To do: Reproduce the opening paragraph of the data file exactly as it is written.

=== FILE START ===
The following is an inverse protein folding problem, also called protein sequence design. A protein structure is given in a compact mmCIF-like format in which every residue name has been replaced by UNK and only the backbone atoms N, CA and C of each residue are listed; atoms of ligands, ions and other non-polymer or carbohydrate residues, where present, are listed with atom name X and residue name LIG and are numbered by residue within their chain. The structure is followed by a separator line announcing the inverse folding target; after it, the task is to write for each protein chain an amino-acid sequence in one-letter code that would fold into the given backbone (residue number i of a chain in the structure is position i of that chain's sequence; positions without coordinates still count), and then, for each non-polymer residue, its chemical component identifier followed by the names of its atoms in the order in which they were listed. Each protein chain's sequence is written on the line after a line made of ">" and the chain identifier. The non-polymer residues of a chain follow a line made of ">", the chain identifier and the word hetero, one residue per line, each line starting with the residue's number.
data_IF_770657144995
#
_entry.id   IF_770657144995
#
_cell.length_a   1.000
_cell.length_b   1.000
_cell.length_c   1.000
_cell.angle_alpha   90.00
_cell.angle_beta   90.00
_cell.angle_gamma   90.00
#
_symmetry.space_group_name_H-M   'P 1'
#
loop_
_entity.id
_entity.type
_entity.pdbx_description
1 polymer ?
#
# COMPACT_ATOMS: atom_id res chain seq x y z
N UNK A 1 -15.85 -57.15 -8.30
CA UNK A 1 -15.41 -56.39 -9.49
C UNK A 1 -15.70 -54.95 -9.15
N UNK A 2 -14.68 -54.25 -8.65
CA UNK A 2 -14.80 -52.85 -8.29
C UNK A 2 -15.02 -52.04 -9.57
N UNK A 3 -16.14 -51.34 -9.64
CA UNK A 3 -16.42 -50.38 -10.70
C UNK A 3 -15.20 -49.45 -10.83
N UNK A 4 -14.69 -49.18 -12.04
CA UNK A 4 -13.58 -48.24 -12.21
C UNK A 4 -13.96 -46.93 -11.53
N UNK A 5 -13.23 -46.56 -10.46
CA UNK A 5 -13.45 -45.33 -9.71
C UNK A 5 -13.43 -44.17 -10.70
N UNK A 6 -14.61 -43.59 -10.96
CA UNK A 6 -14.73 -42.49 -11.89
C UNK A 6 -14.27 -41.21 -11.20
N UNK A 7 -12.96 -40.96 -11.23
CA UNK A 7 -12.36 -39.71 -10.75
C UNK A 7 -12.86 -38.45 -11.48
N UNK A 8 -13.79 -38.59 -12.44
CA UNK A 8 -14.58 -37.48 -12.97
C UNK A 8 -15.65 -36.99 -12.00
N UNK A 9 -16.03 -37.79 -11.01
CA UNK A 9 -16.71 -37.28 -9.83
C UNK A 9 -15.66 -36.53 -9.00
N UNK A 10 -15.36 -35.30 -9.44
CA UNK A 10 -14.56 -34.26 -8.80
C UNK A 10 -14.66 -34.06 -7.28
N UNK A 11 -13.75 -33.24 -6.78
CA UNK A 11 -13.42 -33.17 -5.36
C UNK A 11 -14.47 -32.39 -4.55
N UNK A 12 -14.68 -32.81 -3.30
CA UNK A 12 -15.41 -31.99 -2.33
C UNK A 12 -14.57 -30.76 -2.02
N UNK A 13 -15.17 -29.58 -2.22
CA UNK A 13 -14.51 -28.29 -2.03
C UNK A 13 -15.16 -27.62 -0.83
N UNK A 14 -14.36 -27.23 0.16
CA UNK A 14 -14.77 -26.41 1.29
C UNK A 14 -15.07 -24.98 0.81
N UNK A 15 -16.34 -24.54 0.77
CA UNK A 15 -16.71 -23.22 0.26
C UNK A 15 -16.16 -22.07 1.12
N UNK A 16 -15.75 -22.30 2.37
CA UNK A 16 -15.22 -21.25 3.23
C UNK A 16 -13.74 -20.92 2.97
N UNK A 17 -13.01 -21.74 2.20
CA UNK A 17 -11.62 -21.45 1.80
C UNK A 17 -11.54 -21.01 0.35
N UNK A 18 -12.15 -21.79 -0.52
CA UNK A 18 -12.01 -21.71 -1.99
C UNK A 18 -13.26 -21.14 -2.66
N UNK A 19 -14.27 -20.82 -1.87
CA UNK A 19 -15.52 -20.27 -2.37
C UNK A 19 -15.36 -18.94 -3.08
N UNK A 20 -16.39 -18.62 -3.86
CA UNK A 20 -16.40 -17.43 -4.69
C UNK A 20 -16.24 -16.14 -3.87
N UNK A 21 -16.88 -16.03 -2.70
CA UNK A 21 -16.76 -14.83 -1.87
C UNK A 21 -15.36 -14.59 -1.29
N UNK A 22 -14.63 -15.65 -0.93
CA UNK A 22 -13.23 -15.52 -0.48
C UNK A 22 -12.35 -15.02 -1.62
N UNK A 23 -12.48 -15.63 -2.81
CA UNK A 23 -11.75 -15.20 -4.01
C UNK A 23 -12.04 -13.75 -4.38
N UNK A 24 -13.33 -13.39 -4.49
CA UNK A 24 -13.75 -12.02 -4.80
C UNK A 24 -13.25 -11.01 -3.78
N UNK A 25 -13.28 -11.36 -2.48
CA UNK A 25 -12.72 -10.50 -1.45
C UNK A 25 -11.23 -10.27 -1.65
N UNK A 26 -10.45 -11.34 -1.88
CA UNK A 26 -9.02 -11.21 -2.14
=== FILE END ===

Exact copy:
The following is an inverse protein folding problem, also called protein sequence design. A protein structure is given in a compact mmCIF-like format in which every residue name has been replaced by UNK and only the backbone atoms N, CA and C of each residue are listed; atoms of ligands, ions and other non-polymer or carbohydrate residues, where present, are listed with atom name X and residue name LIG and are numbered by residue within their chain. The structure is followed by a separator line announcing the inverse folding target; after it, the task is to write for each protein chain an amino-acid sequence in one-letter code that would fold into the given backbone (residue number i of a chain in the structure is position i of that chain's sequence; positions without coordinates still count), and then, for each non-polymer residue, its chemical component identifier followed by the names of its atoms in the order in which they were listed. Each protein chain's sequence is written on the line after a line made of ">" and the chain identifier. The non-polymer residues of a chain follow a line made of ">", the chain identifier and the word hetero, one residue per line, each line starting with the residue's number.